Obesity, ACOs, and the "Lung on a Chip": RTI Health Research in the New Decade
"We are giving patients a meaningful voice in how medical technologies are evaluated"
RTI's health researchers kicked off the 2010's with two striking, and seemingly contradictory, findings. First, a 2011 study found that states spent upwards of $15 billion per year, from Medicare and Medicaid funds, on medical treatment for obesity-related conditions. And second, a survey conducted that the same year found that low-income Americans were scavenging from dumpsters, selling blood, and turning to crime to feed themselves in the tough economic climate after the bursting of the Internet bubble.
In 2012, with funding from the Defense Threat Reduction Agency, RTI began working with UNC-Chapel Hill to develop a sophisticated model that closely emulates the human lung. This 3-D in vitro cell culture—or "lung on a chip"—uses human cells to provide better information about how the human body responds to natural and bioengineered pathogens, and also to avoid pitfalls due to the physiological differences between animals and humans. This project was one of the first forays into "organ on a chip" technology, which is currently being pursued by research institutions worldwide.
In 2016, RTI's 20 years of work with Accountable Care Organizations (ACOs)—which create incentives for health care providers to voluntarily work together to deliver high-quality, coordinated care to patients while reducing costs—resulted in a groundbreaking announcement by the Center for Medicare and Medicaid Services (CMS). As the ACO initiative matured, CMS found, an increasing number of ACOs successfully generated savings above their minimum targets. In 2015, for example, 31 percent of Shared Savings Program ACOs generated savings above minimum savings targets, compared to 28 percent in 2014 and 26 percent in 2013, and ACOs that reported quality in both 2014 and 2015 improved on 84 percent of the quality measures reported in both years—results suggesting that ACOS delivered higher-quality care to more and more Medicare patients each year.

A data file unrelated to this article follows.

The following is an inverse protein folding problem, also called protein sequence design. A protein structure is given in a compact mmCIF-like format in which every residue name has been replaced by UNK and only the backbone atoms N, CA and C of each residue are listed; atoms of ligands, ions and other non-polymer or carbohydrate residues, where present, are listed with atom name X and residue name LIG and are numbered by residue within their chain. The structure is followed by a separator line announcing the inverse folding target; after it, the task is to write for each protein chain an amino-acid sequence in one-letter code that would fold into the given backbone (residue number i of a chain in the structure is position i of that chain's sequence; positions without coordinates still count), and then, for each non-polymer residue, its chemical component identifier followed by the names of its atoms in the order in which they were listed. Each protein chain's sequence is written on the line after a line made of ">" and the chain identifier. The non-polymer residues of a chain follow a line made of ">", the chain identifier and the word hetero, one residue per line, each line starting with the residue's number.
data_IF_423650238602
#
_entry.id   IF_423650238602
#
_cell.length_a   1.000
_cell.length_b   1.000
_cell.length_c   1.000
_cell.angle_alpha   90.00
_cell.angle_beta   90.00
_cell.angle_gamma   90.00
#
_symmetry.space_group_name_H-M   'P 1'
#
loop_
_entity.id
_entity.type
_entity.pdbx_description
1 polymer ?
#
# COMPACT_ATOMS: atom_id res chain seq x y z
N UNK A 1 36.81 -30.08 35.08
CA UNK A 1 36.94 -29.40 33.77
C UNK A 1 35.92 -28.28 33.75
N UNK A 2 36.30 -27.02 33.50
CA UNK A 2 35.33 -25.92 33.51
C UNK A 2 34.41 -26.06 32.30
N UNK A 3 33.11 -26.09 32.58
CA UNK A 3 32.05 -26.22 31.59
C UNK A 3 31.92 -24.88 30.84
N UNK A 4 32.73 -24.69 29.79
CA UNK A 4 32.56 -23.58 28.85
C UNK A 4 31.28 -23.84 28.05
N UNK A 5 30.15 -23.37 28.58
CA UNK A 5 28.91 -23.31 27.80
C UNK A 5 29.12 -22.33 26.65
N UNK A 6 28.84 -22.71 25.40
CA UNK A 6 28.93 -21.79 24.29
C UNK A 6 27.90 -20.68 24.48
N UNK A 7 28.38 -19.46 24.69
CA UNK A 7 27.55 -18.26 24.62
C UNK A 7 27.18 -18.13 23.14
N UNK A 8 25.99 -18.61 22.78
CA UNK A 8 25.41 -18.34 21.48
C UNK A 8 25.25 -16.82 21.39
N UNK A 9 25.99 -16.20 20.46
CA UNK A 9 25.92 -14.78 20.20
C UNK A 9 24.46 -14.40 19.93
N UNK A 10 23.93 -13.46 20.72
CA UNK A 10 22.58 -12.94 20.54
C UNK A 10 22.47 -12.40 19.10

In 2016, RTI Health Solutions collaborated with the Medical Device Innovation Consortium to determine the benefit and risk tradeoffs Parkinson's Disease patients were willing to make for a potential new therapy, and to use that information in designing a clinical trial. This project represented the first time that patient preferences regarding benefits and risks had been used as an explicit means to set significance levels in a clinical trial design.
"This work represents a unique opportunity to make significant advances in three key areas - giving patients a meaningful voice in how medical technologies are evaluated, incorporating preferences into key product-development decisions, and demonstrating the value of patient input into clinical study design," says Brett Hauber, senior economist and vice president of Health Preference Assessment at RTI, who spearheaded RTI's part in the project.